Instead, he said, a declaration should clearly support a concrete implementation plan that included a solidarity fund, time-bound targets, food security efforts, the end to trade-distorting subsidies, the engagement of civil society, an accounting of indigenous peoples and communities, and other means to accomplish Agenda 21 goals. Through that document, everyone should be mobilized to create a sustainable future for all mankind.
Many speakers today stressed the need for the political declaration to provide an ethical basis for the actions to be called for in the implementation plan, following a statement by the representative of Romania, who said that there was too much negotiation on the issues at hand based on cost/benefit analysis.
The Earth Charter, he said, set forward a set of ethical principles for sustainable development; those principles should be integrated into the document under discussion. Sometimes, he said, it was necessary to look to the skies and to ethics.
Statements were also made by the representatives of Cuba, Cyprus, Russian Federation, Thailand, Namibia, Kenya, Mozambique, Spain (for the European Union), Tunisia, China, Indonesia, Dominican Republic, Chile, Mexico, Costa Rica, Democratic People’s Republic of Korea, Finland, Uganda, Canada, Ukraine, Colombia, Bolivia, Bhutan, Lesotho, Sudan, Syria, Gabon, Bosnia and Herzegovina, Nepal, Cote d’Ivoire, Iraq, Barbados (for the Caribbean Community) and the Netherlands.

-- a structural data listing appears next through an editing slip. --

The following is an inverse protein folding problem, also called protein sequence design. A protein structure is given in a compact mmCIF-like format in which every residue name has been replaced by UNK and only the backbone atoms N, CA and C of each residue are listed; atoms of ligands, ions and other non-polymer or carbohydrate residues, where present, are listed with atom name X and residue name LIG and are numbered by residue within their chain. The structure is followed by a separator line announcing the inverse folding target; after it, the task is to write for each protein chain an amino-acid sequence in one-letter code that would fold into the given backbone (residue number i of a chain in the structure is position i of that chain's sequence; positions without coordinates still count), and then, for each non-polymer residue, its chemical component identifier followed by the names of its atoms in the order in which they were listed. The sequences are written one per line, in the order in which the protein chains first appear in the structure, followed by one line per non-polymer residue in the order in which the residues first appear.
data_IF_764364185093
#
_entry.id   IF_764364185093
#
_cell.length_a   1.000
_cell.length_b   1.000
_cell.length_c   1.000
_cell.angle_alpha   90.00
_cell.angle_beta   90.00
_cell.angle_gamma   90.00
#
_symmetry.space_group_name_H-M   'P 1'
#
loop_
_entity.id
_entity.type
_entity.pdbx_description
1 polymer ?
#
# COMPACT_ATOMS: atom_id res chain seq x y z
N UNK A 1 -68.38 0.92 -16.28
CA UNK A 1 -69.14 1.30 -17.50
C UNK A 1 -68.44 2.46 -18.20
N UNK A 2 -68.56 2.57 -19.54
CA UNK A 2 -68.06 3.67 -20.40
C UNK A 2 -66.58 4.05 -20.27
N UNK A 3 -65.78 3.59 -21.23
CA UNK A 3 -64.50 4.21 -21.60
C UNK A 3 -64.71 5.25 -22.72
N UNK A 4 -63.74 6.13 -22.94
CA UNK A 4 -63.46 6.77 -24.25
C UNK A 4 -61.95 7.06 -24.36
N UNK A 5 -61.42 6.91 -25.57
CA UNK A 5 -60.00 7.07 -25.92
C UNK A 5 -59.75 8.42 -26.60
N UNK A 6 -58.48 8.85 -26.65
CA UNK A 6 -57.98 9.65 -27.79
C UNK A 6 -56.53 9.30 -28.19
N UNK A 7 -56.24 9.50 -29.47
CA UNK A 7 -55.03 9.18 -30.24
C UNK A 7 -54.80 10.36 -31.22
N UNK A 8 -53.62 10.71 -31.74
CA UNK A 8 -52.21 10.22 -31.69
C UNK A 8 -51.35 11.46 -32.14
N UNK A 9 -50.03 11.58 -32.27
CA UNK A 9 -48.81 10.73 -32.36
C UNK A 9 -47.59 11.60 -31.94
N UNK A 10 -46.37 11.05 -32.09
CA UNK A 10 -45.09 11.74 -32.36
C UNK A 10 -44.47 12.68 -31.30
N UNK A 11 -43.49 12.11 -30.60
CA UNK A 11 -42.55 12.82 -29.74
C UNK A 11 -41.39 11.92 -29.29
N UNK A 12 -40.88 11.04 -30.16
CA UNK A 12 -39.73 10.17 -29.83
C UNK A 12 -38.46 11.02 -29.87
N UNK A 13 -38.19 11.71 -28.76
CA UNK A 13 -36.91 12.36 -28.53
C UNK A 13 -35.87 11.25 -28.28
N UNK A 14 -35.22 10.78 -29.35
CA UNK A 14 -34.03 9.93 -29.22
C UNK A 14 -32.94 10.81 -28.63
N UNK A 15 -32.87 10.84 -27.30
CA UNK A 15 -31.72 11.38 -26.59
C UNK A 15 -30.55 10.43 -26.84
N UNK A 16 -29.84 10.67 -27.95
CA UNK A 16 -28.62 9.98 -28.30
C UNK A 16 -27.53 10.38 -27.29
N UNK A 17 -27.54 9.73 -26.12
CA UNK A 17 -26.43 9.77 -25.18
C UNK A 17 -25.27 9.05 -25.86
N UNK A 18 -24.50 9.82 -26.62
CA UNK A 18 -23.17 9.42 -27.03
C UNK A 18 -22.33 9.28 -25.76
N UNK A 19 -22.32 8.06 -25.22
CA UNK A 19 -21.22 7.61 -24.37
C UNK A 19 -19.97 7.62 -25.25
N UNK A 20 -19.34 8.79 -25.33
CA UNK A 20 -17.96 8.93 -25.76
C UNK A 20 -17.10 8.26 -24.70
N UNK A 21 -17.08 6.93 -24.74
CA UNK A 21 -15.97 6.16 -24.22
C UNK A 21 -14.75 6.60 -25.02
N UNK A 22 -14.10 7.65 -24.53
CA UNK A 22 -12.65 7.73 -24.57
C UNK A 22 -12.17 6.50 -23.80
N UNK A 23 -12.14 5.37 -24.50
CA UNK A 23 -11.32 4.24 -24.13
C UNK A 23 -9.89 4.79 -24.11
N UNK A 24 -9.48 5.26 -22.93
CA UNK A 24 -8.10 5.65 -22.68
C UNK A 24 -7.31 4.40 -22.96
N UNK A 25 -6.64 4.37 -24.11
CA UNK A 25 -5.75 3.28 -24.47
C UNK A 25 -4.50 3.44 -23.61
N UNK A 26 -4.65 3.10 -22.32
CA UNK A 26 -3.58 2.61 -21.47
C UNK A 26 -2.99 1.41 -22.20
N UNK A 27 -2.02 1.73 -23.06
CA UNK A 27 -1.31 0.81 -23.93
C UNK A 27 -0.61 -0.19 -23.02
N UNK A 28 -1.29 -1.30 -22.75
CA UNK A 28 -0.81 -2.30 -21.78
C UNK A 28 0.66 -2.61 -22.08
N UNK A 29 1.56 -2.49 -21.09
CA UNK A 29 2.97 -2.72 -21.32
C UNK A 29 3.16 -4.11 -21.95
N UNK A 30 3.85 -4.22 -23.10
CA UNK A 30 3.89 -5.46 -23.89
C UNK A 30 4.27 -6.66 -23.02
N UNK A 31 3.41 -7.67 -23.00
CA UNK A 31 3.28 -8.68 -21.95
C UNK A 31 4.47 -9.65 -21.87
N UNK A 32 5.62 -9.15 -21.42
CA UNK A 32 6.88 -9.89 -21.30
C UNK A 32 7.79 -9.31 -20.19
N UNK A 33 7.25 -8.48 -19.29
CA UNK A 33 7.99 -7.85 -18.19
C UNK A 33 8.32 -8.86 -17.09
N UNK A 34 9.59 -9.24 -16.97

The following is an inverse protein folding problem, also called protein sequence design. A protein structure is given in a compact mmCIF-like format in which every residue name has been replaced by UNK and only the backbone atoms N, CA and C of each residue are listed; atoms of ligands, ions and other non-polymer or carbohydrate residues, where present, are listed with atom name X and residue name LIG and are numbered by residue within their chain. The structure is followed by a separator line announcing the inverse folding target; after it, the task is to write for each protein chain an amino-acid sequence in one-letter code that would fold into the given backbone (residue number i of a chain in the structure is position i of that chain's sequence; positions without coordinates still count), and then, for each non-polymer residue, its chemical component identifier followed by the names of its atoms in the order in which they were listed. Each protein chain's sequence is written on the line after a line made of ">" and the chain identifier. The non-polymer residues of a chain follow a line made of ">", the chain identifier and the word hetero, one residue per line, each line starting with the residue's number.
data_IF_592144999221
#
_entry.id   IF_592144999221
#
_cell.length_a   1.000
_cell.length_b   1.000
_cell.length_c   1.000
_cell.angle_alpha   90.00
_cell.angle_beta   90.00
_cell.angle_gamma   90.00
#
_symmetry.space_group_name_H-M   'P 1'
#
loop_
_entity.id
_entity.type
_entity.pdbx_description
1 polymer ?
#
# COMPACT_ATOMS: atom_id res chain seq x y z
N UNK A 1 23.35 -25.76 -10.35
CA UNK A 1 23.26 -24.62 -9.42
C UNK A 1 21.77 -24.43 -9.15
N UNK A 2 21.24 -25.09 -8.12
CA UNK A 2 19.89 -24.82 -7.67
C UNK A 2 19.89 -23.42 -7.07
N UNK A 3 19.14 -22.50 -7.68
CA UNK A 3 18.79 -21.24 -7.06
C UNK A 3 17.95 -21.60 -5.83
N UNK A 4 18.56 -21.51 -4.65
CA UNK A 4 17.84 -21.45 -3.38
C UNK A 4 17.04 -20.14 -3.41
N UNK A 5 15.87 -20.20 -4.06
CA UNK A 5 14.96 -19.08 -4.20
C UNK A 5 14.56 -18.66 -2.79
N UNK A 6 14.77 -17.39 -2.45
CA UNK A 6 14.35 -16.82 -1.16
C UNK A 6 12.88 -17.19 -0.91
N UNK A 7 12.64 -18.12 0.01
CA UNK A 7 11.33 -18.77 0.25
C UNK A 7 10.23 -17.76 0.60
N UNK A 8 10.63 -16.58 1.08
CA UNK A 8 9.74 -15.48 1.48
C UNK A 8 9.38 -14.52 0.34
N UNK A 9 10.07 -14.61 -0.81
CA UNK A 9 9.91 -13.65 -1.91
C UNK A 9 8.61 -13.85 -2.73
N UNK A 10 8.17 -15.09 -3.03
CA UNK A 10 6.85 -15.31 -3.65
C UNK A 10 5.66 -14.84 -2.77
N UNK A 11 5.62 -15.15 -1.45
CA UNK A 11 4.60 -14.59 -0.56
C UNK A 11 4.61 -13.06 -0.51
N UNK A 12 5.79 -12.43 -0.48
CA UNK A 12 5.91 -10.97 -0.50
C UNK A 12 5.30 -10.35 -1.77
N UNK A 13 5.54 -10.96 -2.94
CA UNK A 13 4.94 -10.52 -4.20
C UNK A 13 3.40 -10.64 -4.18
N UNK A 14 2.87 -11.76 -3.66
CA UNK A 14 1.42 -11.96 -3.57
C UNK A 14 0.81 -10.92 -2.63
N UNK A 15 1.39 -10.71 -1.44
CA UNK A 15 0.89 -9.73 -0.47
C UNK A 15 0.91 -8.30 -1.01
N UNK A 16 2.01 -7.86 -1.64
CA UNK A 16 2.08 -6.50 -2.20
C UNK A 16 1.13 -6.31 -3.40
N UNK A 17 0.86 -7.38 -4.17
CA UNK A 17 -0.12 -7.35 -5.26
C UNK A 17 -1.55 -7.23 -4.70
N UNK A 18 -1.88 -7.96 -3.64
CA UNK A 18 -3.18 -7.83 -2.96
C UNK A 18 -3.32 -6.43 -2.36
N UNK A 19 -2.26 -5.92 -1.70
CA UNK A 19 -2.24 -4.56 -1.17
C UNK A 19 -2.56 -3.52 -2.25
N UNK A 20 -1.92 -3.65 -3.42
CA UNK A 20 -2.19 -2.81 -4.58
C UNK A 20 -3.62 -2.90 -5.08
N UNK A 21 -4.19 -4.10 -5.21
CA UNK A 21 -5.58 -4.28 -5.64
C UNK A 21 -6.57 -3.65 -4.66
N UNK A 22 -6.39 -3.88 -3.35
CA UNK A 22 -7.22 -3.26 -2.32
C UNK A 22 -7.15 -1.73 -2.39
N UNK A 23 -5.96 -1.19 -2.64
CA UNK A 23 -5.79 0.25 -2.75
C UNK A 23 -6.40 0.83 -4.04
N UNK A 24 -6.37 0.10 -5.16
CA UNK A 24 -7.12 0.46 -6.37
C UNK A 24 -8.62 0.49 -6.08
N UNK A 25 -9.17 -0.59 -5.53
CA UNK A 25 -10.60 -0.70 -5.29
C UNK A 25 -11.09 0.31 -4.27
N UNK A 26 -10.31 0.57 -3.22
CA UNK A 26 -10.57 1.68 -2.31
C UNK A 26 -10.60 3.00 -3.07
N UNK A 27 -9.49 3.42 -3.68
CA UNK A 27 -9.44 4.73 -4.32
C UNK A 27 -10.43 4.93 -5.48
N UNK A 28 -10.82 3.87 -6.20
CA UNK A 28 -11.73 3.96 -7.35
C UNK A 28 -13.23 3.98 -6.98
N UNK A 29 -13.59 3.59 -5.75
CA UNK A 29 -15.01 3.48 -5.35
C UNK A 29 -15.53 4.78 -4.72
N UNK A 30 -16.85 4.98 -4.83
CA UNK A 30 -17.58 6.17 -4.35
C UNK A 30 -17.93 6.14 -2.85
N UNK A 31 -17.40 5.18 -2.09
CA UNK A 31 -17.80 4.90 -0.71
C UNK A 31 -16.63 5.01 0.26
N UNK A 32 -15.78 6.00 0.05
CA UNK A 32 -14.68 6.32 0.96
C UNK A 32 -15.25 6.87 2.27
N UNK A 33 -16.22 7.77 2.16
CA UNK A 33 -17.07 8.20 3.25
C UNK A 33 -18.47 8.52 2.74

The observer for Palestine also made a statement.
Also taking the floor during the debate were representatives of the United Nations Educational, Scientific and Cultural Organization (UNESCO), the International Labour Organization (ILO), the Commonwealth of Independent States (CIS), and Joint United Nations Programme on HIV/AIDS (UNAIDS).
Emil Salim (Indonesia), Committee Chairman, made opening remarks.
The ministerial segment of the fourth Preparatory Committee meeting will meet again at 3:00 p.m. today.
The fourth and final Preparatory Committee for the upcoming World Summit on Sustainable Development this morning continued its ministerial segment, during which Ministers were expected to discuss the follow-up to the Bali implementation plan, partnership initiatives and elements for the political declaration to be adopted at the Johannesburg Summit. The focus of this morning’s discussion was the political declaration to be adopted at the Johannesburg Summit.